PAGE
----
However, these young people are strongly committed to their cause. When asked why they took part in this protest, they said they are worried because they will be the ones suffering the consequences of the decisions that are made by the government today. They have been learning about climate change for a long time and are now asking the government to acknowledge that climate change is a real issue that needs to be tackled with real solutions.


These Australian students are not the only ones demanding for action. Earlier this year, Greta Thunberg, a 15 year old Swedish also skipped school to raise awareness about climate change in her country.




There’s still time for young Irish people to roll up their sleeves and enter Ireland’s favourite green awards scheme, as the deadline to register for the Young Environmentalist Awards 2019 has now been extended to December 21st.


In May of this year, young people from across Ireland had the chance to share their projects at the Young Environmentalist Awards Showcase in the Mansion House and meet other young people like them, who are committed to make a positive change. Now ECO-UNESCO are challenging more young people from Ireland to get their green thinking caps on and rise to this year’s challenge!


The challenge to young people (aged 10-18) in schools, youth and community organisations, is to come up with real solutions to environmental issues such as climate change, waste, and energy. 


From taking part, young people become more active in their community, gain personal skills, and even help to tackle some of the most pressing environmental and social global challenges.


“The Young Environmentalist Awards covers a range of environmental issues that present huge challenges that face the whole island such as climate change, biodiversity and the Sustainable Development Goals.” commented Elaine Nevin, National Director of ECO-UNESCO; “I would like to encourage young people in schools and youth organisations across Ireland to get involved in the awards and look forward to the seeing the ideas, commitment and innovation of Ireland’s young people.” 


Interested young people can register their group online on ECO-UNESCO’s website. Once registered, entrants have until the end of February 2019 to complete their project, before entering the heat of the semi-final ECO-Dens in March 2019, where they pitch their project to expert judges for a coveted place in the prestigious final in May.


The Young Environmentalist Awards are funded by the Department of Communications, Climate Action and Environment, the Environmental Protection Agency with support from the Department of Children and Youth Affairs.



On December 5th, the Stop Climate Chaos Coalition are hosting an event called ‘Rise for Climate, Jobs & Justice’, in the Georgian Suite and Boardroom of Buswell’s Hotel, Molesworth Street, Dublin 2.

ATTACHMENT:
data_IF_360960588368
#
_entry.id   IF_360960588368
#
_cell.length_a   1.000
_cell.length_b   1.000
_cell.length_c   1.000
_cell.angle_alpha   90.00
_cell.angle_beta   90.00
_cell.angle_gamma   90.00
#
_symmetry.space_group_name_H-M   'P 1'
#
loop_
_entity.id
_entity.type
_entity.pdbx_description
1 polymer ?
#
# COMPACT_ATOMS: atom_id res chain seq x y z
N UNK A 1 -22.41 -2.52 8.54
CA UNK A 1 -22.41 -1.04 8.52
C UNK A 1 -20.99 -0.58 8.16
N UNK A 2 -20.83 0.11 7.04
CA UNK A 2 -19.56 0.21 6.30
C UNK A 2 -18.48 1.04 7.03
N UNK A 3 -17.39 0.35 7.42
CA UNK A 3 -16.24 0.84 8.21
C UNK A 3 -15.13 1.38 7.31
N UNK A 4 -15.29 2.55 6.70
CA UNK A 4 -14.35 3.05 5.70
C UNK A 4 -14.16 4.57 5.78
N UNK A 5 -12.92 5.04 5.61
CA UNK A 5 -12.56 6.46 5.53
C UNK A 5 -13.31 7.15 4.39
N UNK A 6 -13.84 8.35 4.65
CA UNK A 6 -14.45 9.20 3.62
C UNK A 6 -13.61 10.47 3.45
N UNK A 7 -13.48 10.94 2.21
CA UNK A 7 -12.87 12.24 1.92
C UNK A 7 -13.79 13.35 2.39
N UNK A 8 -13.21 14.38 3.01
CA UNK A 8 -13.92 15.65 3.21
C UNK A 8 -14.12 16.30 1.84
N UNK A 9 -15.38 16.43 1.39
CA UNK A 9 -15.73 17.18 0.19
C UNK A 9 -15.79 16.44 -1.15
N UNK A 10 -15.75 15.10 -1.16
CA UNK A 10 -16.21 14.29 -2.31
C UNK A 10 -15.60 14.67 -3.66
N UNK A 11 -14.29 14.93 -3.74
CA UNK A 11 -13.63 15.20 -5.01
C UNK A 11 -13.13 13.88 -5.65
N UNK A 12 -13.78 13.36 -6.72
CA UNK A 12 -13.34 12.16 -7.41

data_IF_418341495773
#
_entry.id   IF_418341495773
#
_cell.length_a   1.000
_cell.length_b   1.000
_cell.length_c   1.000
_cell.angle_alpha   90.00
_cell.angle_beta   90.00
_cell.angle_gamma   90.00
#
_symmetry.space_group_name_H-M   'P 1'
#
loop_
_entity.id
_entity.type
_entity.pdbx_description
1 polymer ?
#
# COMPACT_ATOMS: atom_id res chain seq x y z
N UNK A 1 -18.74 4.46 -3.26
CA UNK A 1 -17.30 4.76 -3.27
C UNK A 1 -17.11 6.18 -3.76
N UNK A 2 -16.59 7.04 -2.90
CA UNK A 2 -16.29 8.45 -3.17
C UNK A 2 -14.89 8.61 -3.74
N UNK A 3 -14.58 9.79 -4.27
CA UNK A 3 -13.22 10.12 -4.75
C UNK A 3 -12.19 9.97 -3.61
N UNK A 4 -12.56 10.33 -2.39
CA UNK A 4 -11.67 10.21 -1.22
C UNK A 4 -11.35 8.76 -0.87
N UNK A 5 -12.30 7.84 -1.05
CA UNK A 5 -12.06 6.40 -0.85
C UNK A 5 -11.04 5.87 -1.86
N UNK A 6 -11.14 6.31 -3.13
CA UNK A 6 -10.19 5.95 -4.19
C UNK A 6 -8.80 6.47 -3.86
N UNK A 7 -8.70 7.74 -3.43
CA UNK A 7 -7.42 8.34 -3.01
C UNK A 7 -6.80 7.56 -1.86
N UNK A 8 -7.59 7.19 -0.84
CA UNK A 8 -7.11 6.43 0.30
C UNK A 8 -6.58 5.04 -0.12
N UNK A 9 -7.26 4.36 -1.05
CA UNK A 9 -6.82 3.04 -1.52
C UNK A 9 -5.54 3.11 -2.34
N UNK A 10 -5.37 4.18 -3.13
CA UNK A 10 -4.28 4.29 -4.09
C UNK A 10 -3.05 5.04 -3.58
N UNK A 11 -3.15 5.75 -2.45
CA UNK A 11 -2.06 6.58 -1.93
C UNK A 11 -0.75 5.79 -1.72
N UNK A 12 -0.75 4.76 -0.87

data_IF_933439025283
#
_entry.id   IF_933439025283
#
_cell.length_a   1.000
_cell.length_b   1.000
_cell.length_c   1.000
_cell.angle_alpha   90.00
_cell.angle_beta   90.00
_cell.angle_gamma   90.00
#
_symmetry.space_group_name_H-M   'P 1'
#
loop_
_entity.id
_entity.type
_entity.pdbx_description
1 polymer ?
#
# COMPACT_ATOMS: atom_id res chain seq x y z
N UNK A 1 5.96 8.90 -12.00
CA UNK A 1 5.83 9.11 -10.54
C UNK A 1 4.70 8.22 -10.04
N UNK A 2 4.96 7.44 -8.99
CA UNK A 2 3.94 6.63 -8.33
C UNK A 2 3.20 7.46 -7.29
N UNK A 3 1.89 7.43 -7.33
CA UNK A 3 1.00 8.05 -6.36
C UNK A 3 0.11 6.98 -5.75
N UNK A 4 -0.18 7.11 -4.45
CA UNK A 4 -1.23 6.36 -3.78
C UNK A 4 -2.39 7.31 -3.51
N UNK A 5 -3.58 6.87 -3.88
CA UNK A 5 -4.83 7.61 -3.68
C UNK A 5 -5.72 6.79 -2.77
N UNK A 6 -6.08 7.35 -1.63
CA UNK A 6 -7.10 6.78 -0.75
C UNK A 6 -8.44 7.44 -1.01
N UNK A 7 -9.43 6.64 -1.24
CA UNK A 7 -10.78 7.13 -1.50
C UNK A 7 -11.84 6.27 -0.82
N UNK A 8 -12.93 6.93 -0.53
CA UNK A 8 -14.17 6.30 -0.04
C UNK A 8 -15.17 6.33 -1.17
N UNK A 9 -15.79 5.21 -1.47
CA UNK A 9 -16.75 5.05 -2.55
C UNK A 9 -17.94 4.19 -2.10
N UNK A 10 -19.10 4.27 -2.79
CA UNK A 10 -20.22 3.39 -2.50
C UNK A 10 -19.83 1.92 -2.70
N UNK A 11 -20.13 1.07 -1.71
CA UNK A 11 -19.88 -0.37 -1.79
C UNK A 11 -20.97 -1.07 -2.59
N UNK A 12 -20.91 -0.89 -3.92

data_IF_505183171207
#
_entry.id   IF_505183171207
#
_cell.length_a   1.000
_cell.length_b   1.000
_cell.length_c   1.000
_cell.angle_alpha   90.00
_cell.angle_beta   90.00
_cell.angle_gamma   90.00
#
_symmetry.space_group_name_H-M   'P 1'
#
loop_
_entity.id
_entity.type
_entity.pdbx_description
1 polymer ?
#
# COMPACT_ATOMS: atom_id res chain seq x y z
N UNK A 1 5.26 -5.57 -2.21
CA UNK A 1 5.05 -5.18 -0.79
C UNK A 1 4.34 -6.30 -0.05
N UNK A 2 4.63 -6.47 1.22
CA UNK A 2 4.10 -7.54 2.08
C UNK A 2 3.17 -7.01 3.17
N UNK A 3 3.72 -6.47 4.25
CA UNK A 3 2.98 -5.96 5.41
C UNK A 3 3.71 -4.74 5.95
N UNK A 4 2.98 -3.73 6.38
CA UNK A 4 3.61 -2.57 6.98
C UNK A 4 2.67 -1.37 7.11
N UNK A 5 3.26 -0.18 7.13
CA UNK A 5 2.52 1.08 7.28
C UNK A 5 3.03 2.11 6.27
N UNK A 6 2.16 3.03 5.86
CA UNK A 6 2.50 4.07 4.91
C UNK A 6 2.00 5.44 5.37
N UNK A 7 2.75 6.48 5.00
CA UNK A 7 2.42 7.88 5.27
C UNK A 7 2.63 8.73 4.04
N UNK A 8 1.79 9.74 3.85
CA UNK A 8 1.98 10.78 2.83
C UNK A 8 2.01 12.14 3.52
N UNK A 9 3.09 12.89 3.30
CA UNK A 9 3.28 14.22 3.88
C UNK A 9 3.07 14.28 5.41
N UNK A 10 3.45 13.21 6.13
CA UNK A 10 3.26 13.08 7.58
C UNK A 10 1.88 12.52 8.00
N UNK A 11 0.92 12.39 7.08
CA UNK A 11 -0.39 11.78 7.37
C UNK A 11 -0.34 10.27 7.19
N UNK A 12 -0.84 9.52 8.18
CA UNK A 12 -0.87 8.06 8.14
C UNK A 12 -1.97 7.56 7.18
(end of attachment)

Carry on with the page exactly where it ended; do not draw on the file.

The event is designed as a day on which constituents as well as grassroots groups and SCC member groups will have the chance to meet TDs face-to-face and discuss the urgency of tackling climate change. 


‘Rise for Climate, Jobs & Justice’ will be an opportunity for asking questions and for pressurising decision-makers to take adequate action on climate.


 The event will take place from approximately 10 to 5pm, with a smaller number of constituent/TD meetings taking place between 5 and 7pm in the Boardroom followed by a wrap-up discussion/public talk between 7:15 and 8pm.


More information can be found on the organisation website


On Saturday 24 November, young people from ECO-UNESCO’s ‘Youth for Sustainable Development’ programme showed their energy and enthusiasm in participating in a dialogue with policy makers and experts on Ireland’s growing waste issue.


The event that took place at the Carmelite Centre in Dublin, is part of ECO-UNESCO’s ‘No Time to Waste’ Youth Summit, a series of events sponsored by Leargas and Erasmus + that aim to encourage both young people in Ireland and Europe to contribute their voice to environmental matters.


In the morning, following a talk by Ann-Marie McNally and Gary Gannon (Social Democrats), participants from across Ireland took part in practical workshops on topics such as policy making and project planning, with young people from Spain joining them in a workshop via Skype.


In the afternoon, round-table discussions took place and youth participants had the chance to interact with experts such as Duncan Stewart (Eco Eye) and Joe Gallagher (Deputy Director of the Sustainable Development Section, DCCAE). The lesson that emerged from these discussions was that education of young people is the key to a more sustainable Ireland and for effective change to happen. As a result, both experts and young people agreed that Education for Sustainable needs to be implemented into the National School Curriculum as a matter of urgency.


The day ended with both young participants and experts giving feedback and describing what they learnt from each other. ECO-UNESCO's National Director Elaine Nevin said:

“Youth empowerment is central to our work, and our Youth for Sustainable Development programme provides young people across Ireland with the knowledge and skills they need to make real environmental change in their communities. We’re delighted that these young people have been given the opportunity to meet and engage with policy makers today and we hope that this is just the start of what will be an ongoing dialogue between young people and decision makers.”